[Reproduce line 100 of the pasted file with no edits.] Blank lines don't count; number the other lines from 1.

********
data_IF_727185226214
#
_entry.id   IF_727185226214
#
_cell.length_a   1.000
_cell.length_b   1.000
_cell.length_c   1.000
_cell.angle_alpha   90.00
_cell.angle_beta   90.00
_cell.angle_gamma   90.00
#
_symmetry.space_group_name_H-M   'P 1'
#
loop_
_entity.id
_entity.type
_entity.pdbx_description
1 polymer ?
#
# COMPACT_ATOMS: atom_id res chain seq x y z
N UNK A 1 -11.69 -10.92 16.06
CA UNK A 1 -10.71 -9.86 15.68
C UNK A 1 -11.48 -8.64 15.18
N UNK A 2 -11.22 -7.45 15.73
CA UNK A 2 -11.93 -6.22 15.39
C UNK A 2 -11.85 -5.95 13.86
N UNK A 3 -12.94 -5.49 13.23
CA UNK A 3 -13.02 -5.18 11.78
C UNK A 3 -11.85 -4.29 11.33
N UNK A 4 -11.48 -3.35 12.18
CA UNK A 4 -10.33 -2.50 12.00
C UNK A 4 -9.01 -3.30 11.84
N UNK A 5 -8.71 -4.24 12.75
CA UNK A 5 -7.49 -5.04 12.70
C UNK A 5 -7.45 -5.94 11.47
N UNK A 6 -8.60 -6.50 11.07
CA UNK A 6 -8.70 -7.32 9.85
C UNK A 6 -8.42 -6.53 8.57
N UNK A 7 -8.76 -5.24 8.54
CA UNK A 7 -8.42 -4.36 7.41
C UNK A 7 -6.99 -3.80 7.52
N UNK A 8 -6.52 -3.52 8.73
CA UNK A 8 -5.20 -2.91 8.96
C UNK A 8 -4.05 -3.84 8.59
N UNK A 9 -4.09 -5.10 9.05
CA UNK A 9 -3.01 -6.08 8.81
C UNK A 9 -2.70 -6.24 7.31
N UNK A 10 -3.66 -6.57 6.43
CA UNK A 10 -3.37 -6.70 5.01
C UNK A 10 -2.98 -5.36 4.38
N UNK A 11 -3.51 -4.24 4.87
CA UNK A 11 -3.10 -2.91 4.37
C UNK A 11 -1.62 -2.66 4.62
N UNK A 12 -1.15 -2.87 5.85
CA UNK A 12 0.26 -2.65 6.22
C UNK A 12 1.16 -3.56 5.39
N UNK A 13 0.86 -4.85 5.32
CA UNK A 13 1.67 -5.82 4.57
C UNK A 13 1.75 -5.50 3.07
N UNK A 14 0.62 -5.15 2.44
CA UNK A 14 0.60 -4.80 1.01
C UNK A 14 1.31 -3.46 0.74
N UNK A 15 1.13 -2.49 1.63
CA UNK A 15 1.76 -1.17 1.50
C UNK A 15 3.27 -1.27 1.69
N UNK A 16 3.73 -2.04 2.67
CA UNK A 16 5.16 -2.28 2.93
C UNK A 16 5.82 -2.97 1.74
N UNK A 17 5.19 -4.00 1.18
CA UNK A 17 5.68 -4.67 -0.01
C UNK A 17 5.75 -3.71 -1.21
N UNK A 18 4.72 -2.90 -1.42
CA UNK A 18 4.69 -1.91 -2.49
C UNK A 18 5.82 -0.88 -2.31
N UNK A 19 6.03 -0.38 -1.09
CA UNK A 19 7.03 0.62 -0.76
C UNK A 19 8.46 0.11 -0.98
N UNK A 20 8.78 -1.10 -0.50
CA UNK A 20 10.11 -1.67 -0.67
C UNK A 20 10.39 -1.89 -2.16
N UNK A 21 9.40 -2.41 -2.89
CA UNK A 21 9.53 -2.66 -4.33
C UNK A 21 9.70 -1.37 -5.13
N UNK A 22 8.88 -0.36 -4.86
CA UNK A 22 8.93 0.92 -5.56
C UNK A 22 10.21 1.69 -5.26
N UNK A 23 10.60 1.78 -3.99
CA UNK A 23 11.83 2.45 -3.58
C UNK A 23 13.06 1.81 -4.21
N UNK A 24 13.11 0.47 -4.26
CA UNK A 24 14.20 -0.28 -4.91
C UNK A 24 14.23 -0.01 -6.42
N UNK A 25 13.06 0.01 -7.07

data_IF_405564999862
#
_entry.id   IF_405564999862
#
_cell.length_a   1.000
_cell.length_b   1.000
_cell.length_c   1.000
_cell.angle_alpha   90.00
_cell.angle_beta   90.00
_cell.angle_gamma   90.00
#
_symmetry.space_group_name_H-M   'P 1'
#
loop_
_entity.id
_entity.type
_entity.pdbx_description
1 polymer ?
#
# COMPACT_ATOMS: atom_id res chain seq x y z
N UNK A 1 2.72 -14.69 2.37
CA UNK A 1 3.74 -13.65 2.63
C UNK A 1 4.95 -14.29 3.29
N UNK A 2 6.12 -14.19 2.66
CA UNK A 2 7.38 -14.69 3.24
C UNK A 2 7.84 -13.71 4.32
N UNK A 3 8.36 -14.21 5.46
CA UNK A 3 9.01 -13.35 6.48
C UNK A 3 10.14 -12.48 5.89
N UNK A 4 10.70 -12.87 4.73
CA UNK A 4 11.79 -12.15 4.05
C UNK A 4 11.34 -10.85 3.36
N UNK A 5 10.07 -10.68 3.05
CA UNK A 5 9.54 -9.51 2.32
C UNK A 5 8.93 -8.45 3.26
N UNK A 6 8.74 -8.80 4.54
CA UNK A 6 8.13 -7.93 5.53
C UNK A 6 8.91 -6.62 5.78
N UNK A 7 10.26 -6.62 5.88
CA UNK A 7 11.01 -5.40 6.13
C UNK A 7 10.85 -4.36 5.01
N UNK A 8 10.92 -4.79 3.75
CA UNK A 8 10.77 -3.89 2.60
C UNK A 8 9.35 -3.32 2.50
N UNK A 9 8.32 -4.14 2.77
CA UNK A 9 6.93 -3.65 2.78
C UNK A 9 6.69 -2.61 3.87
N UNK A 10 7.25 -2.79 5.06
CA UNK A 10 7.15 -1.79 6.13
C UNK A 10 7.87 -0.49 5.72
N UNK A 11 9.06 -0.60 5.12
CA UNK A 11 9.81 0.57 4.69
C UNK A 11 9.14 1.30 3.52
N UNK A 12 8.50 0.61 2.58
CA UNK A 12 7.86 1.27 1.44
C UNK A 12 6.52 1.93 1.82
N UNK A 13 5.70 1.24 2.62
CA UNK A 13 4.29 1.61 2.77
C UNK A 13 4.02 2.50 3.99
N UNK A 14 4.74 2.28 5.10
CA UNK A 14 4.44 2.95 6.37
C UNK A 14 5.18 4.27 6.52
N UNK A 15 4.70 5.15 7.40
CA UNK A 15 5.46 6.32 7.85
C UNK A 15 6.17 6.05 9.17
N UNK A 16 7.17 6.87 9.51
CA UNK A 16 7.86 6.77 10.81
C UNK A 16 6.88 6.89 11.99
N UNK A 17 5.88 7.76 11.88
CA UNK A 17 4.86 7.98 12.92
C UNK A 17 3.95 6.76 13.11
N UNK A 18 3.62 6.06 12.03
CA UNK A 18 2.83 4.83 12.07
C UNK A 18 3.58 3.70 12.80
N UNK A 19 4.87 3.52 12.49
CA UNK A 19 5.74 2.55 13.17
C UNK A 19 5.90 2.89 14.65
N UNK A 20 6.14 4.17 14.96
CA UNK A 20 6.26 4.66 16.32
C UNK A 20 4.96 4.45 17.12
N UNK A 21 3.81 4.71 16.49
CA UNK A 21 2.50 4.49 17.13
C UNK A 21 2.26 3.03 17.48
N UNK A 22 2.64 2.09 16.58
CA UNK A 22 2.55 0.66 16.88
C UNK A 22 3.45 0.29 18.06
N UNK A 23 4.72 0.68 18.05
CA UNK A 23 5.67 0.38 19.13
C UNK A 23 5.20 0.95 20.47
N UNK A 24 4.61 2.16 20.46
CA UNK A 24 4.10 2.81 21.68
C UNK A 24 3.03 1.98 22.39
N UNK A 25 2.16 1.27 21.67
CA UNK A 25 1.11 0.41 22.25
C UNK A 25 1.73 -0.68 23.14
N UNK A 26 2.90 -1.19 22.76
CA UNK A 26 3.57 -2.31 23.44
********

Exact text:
_cell.length_c   1.000